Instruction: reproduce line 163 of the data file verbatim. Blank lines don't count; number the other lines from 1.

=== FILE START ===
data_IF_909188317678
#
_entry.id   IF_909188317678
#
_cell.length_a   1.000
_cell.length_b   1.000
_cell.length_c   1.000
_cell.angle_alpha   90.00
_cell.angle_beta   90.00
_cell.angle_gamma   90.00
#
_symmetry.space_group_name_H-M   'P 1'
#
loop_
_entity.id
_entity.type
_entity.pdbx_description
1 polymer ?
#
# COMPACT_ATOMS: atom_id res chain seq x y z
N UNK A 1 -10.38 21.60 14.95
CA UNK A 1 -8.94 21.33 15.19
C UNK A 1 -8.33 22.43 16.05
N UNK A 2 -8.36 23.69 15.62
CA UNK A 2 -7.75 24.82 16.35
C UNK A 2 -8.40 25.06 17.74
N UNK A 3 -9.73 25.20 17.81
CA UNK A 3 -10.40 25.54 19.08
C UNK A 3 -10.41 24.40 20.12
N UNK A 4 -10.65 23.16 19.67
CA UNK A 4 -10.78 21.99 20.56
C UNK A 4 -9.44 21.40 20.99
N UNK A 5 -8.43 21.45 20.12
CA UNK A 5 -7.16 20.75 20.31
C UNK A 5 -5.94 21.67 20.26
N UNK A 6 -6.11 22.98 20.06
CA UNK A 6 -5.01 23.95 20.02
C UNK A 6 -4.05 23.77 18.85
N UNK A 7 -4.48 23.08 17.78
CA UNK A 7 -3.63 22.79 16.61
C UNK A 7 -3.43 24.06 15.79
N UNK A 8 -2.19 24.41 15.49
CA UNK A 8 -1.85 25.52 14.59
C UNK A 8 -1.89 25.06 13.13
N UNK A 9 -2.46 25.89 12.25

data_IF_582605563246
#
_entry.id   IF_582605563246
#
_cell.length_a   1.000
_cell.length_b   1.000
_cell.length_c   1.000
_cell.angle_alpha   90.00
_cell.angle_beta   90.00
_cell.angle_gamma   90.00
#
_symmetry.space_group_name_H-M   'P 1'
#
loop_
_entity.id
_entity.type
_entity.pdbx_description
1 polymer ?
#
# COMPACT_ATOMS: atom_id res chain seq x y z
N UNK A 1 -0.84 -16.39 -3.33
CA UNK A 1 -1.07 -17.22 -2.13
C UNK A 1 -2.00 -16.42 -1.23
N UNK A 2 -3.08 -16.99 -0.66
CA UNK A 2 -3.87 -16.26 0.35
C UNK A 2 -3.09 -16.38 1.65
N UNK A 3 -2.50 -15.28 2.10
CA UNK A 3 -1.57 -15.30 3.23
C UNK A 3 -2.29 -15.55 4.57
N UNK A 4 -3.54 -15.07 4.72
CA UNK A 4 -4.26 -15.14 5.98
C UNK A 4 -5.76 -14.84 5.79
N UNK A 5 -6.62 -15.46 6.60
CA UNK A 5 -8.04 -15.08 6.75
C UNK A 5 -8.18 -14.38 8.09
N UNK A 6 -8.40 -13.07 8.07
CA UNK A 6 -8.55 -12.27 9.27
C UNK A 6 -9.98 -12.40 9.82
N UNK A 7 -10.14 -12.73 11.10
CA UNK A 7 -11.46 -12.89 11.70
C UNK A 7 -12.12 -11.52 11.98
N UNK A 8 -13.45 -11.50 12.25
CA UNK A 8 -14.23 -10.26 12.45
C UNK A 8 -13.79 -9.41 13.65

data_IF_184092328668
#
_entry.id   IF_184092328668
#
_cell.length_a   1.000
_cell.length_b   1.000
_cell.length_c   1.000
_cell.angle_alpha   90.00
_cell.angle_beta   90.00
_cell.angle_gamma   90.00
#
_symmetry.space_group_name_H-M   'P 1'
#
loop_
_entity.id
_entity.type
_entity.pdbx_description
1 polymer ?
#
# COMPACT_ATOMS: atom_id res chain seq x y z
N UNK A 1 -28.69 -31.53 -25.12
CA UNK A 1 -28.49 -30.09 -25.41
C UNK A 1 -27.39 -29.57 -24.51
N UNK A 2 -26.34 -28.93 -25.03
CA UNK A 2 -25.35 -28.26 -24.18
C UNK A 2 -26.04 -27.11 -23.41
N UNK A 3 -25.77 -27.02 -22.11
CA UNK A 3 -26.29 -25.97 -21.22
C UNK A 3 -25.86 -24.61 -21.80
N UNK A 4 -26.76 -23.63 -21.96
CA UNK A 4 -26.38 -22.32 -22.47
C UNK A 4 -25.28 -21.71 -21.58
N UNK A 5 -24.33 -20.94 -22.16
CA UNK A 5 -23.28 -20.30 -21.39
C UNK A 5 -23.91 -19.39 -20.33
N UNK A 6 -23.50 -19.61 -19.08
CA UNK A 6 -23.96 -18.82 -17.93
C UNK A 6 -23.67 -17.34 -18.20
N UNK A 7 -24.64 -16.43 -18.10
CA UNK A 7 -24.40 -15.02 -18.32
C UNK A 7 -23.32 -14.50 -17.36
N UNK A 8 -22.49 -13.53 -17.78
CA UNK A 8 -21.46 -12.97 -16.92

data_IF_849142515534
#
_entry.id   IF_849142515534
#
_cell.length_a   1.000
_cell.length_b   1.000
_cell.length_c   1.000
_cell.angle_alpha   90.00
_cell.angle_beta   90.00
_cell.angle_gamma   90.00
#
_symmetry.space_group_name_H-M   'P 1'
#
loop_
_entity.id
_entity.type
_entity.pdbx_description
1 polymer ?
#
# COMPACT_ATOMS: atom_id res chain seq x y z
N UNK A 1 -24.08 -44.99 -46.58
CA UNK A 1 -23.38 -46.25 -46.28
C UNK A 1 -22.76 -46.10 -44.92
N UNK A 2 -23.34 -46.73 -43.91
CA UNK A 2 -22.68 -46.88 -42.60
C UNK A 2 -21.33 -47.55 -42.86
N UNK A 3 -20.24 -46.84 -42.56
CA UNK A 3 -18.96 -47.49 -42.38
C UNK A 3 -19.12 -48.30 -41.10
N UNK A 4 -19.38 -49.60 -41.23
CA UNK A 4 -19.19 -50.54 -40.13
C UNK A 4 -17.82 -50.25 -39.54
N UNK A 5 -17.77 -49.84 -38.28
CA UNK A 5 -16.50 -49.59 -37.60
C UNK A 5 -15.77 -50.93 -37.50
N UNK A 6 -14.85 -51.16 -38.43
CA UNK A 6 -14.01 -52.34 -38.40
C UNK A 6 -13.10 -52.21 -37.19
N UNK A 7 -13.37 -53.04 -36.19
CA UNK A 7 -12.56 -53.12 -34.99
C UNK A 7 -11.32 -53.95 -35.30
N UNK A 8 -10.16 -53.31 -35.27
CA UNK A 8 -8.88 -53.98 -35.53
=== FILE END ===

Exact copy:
CA UNK A 4 -19.19 -50.54 -40.13